Mark McMillan left his small hometown, situated just across the border in Tennessee, early Sunday morning headed toward Oxford. He says what he saw later...

  The Peabody Award-winning ESPN documentary series “30 for 30” continues with tonight’s episode, “Ghost of Ole Miss.” The narrative, based on the long-format story by ESPN.com writer and Oxford resident Wright Thompson, who wrote and narrated the 1-hour documentary, explores the intersection in history of the undefeated 1962 Ole Miss...

  The Peabody Award-winning ESPN documentary series “30 for 30” continues with tonight’s episode, “Ghost of Ole Miss.” The narrative, based on the long-format story by ESPN.com writer and Oxford resident Wright Thompson, who wrote and narrated the 1-hour documentary, explores the intersection in history of the undefeated 1962 Ole Miss...

  Many students and faculty associate James Meredith’s arrival with the opening of the doors of opportunity to the black community. But to Ariel Blanco, president of the Latin American Student Association, the promotion of Meredith’s integration signifies something more. “Integration means a mix of cultures, ethnic, racial, religious and creed differences,”...

  Riots overtook The University of Mississippi on Sept. 30, 1962. The reason – the pigment of a single man’s skin. The admission of James Meredith, the first black person integrated into Ole Miss, created an integration struggle that allowed prejudice to hang heavily in the air. Nonetheless, Ole Miss made a change, a change that many forms of media have hyped,...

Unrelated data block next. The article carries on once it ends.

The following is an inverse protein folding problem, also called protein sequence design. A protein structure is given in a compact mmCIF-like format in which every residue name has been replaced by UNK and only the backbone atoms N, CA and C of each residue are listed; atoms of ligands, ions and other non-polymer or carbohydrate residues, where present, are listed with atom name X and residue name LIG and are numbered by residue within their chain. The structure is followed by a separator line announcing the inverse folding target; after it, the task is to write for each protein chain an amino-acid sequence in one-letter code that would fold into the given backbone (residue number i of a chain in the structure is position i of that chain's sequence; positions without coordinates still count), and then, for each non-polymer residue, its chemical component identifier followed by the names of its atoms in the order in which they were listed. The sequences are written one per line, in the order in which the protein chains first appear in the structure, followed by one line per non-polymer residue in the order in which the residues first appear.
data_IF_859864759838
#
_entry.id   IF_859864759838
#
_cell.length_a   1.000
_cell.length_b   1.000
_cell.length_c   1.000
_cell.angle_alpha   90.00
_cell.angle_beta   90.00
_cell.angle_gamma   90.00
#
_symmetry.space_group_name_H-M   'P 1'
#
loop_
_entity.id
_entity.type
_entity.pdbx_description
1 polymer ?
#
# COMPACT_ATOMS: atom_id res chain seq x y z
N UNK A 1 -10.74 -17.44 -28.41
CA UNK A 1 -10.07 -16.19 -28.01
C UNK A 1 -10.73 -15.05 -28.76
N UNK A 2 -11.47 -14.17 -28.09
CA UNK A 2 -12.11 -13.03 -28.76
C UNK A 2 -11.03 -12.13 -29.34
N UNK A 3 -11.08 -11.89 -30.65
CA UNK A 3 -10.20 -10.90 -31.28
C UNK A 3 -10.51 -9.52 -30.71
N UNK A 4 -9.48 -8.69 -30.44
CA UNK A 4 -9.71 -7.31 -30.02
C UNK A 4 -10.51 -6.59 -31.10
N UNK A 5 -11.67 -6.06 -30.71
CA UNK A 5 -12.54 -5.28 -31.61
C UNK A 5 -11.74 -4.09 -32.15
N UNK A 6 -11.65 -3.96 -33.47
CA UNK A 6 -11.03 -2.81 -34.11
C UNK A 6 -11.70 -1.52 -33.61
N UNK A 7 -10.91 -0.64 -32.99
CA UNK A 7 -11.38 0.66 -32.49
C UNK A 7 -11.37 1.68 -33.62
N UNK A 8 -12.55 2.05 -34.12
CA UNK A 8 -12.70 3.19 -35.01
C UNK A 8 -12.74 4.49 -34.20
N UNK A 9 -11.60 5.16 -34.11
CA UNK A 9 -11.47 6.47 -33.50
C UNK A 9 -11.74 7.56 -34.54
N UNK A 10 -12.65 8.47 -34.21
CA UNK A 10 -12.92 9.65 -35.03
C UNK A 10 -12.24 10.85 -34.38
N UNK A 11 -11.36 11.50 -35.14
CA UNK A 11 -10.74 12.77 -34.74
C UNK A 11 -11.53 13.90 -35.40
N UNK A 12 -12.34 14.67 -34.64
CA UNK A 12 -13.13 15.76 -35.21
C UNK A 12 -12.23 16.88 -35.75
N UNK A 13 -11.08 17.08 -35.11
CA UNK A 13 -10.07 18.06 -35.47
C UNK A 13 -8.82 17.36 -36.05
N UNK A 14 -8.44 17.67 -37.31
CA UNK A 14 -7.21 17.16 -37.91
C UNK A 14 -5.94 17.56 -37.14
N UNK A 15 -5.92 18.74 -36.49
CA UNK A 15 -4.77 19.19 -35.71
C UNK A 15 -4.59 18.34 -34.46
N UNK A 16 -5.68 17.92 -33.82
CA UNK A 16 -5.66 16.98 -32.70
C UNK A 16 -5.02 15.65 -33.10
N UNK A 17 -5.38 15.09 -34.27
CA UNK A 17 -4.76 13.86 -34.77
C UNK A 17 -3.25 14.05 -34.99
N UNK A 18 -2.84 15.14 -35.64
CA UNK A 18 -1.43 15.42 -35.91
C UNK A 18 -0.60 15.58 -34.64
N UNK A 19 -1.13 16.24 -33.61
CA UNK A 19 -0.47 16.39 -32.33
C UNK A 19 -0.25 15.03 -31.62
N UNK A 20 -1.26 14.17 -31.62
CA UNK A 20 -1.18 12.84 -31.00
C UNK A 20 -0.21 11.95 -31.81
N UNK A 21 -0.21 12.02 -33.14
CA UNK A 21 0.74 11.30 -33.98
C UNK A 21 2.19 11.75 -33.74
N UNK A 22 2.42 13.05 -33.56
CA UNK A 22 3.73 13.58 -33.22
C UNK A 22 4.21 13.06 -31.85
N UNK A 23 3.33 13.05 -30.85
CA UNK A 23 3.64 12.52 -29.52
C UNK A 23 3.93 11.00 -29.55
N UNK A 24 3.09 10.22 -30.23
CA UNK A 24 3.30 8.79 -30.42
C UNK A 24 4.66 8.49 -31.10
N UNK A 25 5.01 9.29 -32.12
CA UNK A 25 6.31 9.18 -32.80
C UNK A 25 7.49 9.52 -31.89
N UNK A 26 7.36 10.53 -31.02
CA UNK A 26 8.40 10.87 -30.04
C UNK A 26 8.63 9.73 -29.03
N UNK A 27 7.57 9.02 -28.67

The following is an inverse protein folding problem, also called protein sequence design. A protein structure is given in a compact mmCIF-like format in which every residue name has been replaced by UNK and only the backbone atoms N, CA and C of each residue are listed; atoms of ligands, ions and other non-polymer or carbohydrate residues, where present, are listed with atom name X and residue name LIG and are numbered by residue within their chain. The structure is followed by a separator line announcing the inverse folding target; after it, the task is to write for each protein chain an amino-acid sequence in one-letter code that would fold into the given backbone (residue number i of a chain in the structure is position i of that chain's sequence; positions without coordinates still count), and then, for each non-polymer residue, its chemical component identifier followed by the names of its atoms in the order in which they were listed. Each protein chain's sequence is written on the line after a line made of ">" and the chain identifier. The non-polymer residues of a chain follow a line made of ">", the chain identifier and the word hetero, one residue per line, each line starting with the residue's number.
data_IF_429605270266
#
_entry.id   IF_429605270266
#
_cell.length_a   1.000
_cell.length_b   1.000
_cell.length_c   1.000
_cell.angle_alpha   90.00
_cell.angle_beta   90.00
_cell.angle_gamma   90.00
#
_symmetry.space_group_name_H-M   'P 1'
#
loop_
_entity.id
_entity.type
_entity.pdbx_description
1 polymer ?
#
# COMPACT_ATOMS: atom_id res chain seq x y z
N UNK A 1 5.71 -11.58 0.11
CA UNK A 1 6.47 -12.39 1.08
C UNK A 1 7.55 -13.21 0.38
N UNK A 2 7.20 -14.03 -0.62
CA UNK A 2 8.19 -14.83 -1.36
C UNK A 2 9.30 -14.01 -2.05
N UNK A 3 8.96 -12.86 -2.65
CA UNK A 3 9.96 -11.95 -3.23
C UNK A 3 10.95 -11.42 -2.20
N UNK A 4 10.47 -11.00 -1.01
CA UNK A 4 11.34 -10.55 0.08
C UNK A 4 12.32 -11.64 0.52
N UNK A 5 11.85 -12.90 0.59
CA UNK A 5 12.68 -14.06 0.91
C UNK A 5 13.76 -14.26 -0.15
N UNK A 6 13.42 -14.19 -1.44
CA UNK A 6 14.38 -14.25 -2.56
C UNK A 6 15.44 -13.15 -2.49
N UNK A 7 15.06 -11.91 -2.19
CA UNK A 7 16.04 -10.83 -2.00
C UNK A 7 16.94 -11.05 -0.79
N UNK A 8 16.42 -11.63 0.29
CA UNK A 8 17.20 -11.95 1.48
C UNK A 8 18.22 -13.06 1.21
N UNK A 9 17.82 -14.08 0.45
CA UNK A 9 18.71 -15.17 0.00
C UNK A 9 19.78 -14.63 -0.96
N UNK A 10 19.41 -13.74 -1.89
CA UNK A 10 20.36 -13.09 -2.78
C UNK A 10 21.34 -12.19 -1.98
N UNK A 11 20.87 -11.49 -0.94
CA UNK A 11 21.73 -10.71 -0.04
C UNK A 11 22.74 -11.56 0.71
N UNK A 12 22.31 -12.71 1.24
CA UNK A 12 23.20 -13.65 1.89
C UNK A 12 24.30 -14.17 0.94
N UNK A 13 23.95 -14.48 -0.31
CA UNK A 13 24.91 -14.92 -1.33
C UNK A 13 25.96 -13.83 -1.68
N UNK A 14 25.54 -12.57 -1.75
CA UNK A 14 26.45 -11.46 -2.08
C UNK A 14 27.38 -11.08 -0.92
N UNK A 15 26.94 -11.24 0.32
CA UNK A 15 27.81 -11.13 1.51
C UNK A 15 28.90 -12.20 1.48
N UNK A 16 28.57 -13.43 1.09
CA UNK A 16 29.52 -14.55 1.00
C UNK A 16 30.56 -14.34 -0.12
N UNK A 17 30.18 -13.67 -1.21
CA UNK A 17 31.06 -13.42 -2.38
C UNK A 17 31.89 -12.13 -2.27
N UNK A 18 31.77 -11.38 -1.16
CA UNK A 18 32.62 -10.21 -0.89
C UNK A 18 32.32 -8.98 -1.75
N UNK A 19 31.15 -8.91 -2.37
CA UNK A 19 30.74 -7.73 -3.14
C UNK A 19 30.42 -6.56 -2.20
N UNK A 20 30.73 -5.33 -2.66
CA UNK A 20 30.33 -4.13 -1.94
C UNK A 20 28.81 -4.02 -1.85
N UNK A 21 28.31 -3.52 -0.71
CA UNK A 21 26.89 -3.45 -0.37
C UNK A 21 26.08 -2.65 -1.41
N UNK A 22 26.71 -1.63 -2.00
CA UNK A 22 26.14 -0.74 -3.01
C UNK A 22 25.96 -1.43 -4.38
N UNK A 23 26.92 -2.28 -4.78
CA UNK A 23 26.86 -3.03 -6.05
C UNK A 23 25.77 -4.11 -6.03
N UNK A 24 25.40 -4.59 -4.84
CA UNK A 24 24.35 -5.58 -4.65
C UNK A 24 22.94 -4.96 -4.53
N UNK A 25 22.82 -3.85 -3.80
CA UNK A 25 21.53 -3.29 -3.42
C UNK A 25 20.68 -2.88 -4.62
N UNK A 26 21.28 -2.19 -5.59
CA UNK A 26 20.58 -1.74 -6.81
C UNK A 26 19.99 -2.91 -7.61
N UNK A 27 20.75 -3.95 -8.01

On Oct. 1, 1962, James Meredith became the first black man to attend Ole Miss, making history and changing the future of The University of Mississippi forever. To commemorate the occasion, the university is hosting a number of events centering on Meredith to celebrate the anniversary, labeling it “50 Years of Integration: Opening the Closed Society.” Chancellor Dan...

This week marks 50 years of integration at The University of Mississippi. It is important that we take time to reflect on the progress the university has made to transform its obstinate outlook during the civil rights movement to a more open and accepting place.  Looking beyond the university, it is much more important to focus on the accomplishments of black alumni as...

Professor and historian David Sansing hosted a discussion at the Overby Center for Southern Journalism and Politics Thursday morning to assess the progress made at The University of Mississippi since the enrollment of James Meredith. The panel was composed of Sansing; Donald Cole, assistant provost and assistant to the chancellor concerning minority affairs; Valeria Ross,...

Retired Bishop Duncan Gray Jr. of the Episcopal Diocese of Mississippi is donating a personal collection of documents chronicling the period of integration at The University of Mississippi to the J.D. Williams Library special collection of civil rights history. The Civil Rights collection housed within the J.D. Williams Library Archives and Special Collections contains...

“I believe in segregation like I believe in Jesus.” The previous statement is entirely fictitious. Admittedly embellished, as well, yet it embodies the ideology of some of those who were strongly opposed to James Meredith enrolling in classes at The University of Mississippi. Meredith had to overcome more than Ross Barnett’s personal rejection to the...